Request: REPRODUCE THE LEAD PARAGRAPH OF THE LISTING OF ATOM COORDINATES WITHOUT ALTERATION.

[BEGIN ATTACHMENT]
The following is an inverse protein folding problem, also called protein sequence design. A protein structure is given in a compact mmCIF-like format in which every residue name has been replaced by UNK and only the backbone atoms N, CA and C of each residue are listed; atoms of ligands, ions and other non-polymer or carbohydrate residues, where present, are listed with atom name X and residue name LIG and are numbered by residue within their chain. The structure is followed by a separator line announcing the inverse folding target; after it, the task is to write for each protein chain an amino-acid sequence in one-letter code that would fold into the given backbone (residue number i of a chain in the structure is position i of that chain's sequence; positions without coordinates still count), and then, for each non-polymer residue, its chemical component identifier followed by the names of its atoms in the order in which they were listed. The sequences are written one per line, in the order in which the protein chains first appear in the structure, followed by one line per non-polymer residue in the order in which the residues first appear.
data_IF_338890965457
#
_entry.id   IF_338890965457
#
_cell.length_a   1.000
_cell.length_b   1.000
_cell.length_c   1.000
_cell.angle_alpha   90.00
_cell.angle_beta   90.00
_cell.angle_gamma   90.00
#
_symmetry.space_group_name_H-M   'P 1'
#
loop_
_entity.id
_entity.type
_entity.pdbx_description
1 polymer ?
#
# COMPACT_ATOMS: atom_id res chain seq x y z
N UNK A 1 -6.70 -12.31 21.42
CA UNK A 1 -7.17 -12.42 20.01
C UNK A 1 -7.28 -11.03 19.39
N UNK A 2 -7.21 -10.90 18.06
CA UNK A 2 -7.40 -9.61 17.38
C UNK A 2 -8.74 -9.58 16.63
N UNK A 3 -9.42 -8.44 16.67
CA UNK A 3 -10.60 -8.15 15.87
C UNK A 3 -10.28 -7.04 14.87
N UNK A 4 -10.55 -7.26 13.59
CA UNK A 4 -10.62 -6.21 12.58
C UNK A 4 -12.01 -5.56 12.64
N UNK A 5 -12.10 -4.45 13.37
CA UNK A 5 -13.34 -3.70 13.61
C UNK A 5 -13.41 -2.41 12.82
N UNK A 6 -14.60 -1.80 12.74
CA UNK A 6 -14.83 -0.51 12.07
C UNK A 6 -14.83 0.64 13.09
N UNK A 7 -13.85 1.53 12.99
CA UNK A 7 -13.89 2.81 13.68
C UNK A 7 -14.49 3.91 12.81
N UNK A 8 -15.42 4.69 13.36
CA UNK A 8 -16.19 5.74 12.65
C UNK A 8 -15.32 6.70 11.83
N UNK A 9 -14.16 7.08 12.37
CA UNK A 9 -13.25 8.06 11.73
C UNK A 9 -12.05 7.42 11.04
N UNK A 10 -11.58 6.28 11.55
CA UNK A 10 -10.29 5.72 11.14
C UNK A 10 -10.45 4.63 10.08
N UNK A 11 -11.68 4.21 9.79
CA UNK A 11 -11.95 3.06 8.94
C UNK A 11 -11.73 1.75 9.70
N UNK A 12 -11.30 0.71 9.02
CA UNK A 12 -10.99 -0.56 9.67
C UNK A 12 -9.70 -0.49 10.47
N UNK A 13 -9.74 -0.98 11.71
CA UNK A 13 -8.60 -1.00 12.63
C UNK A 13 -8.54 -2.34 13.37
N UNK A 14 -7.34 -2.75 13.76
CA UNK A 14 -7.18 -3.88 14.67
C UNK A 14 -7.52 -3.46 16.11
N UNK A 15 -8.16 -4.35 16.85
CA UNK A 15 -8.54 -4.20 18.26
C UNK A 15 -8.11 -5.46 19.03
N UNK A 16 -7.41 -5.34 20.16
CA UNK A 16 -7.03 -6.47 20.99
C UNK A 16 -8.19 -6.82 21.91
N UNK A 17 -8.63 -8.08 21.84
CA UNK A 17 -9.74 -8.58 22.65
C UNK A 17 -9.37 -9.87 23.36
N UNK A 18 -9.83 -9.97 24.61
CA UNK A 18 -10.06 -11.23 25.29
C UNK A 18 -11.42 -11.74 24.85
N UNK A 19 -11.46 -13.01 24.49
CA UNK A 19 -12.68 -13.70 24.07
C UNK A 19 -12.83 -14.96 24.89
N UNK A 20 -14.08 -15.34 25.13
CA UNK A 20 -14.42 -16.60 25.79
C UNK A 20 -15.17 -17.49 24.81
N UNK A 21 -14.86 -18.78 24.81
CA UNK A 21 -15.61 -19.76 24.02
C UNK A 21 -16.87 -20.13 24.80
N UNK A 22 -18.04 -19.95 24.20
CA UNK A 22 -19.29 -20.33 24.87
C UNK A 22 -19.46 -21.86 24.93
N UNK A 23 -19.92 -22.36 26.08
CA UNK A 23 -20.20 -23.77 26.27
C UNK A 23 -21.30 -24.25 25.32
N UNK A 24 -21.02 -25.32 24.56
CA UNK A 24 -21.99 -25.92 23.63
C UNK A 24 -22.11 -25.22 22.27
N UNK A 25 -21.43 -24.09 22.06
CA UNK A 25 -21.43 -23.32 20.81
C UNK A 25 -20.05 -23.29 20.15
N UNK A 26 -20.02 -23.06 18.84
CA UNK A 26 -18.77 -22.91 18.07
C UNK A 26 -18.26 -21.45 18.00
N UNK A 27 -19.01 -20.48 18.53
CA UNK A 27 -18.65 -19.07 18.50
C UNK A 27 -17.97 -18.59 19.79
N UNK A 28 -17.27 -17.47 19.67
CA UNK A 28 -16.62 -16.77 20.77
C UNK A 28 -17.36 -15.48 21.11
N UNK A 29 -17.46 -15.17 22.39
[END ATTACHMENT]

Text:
The following is an inverse protein folding problem, also called protein sequence design. A protein structure is given in a compact mmCIF-like format in which every residue name has been replaced by UNK and only the backbone atoms N, CA and C of each residue are listed; atoms of ligands, ions and other non-polymer or carbohydrate residues, where present, are listed with atom name X and residue name LIG and are numbered by residue within their chain. The structure is followed by a separator line announcing the inverse folding target; after it, the task is to write for each protein chain an amino-acid sequence in one-letter code that would fold into the given backbone (residue number i of a chain in the structure is position i of that chain's sequence; positions without coordinates still count), and then, for each non-polymer residue, its chemical component identifier followed by the names of its atoms in the order in which they were listed. The sequences are written one per line, in the order in which the protein chains first appear in the structure, followed by one line per non-polymer residue in the order in which the residues first appear.